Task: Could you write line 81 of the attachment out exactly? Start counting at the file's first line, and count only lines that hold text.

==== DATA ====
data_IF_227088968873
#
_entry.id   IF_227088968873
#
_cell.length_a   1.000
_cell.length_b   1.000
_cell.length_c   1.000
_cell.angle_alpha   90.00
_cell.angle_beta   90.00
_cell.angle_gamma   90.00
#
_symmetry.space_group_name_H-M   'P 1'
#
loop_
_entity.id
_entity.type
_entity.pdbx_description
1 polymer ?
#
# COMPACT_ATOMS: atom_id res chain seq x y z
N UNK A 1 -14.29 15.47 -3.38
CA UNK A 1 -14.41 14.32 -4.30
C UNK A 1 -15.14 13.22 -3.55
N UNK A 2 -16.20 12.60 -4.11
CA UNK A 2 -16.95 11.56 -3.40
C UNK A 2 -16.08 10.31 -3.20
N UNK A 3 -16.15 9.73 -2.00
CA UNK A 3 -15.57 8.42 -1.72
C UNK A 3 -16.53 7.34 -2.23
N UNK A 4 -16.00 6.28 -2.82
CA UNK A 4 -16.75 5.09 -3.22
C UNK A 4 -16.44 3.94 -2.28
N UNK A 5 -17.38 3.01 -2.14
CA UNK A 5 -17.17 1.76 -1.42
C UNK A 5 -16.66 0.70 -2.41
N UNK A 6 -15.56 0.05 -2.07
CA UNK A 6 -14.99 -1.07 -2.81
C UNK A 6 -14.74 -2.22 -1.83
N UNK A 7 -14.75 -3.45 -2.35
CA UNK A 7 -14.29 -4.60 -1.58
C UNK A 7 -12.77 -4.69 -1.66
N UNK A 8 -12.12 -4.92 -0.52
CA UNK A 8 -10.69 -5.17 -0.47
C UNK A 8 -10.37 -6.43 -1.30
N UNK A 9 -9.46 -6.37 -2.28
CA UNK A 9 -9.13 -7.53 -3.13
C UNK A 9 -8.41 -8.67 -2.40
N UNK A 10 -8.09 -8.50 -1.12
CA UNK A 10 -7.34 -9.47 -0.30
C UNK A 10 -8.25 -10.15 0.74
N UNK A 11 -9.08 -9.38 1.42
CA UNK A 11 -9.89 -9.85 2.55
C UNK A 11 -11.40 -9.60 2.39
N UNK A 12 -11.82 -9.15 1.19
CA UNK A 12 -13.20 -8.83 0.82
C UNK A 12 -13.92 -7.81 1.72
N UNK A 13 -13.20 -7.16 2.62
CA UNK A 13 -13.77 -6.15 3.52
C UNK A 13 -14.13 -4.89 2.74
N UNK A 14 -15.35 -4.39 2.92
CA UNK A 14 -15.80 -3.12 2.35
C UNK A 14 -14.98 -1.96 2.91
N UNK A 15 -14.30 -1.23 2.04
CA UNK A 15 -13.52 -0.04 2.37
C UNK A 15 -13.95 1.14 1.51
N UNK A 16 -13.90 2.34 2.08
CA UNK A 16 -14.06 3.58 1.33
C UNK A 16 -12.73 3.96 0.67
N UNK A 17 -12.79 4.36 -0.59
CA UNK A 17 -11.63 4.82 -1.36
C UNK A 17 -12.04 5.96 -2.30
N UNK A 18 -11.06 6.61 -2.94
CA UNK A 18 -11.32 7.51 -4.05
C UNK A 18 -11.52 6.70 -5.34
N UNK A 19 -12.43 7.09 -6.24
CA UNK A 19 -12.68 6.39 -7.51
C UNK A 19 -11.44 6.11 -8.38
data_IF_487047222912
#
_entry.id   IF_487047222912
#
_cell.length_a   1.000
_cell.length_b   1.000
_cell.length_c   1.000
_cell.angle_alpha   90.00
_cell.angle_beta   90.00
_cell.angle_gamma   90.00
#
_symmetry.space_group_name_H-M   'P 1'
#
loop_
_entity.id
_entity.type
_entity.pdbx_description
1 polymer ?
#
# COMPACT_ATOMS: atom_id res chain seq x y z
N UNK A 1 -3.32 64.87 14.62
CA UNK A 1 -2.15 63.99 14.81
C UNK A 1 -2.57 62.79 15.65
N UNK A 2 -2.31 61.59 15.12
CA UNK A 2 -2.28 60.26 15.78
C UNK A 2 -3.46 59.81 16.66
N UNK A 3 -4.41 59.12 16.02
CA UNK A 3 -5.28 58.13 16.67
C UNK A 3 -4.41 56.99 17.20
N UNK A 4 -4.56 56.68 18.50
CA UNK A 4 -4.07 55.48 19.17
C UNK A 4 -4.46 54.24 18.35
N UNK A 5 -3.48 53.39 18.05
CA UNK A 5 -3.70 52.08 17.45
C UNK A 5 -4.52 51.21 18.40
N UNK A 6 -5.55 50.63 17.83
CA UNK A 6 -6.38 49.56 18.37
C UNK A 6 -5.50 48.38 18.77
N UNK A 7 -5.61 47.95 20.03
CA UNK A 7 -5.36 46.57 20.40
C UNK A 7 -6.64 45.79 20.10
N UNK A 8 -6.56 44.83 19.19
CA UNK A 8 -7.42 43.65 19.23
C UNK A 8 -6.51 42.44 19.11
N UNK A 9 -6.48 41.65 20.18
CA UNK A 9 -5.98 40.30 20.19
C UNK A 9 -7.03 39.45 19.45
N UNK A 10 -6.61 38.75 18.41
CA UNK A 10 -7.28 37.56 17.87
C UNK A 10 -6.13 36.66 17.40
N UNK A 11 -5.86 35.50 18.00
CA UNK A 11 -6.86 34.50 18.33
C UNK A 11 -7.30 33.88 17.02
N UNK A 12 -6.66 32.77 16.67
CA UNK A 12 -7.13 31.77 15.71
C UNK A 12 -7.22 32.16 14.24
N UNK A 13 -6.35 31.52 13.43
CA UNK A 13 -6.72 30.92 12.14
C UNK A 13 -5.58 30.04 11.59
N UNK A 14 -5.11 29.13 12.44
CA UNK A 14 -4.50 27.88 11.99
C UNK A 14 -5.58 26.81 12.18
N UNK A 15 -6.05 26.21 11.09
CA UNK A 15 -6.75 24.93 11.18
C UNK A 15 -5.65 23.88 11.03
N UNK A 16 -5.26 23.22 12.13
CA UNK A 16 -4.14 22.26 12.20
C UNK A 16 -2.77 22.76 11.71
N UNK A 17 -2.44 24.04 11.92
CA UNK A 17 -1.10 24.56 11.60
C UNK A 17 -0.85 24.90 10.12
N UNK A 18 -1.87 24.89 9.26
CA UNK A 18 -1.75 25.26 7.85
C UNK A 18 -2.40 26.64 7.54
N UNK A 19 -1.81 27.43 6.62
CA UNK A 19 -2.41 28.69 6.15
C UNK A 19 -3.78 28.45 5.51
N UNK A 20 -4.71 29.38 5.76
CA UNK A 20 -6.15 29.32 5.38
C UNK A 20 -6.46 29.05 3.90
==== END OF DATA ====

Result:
#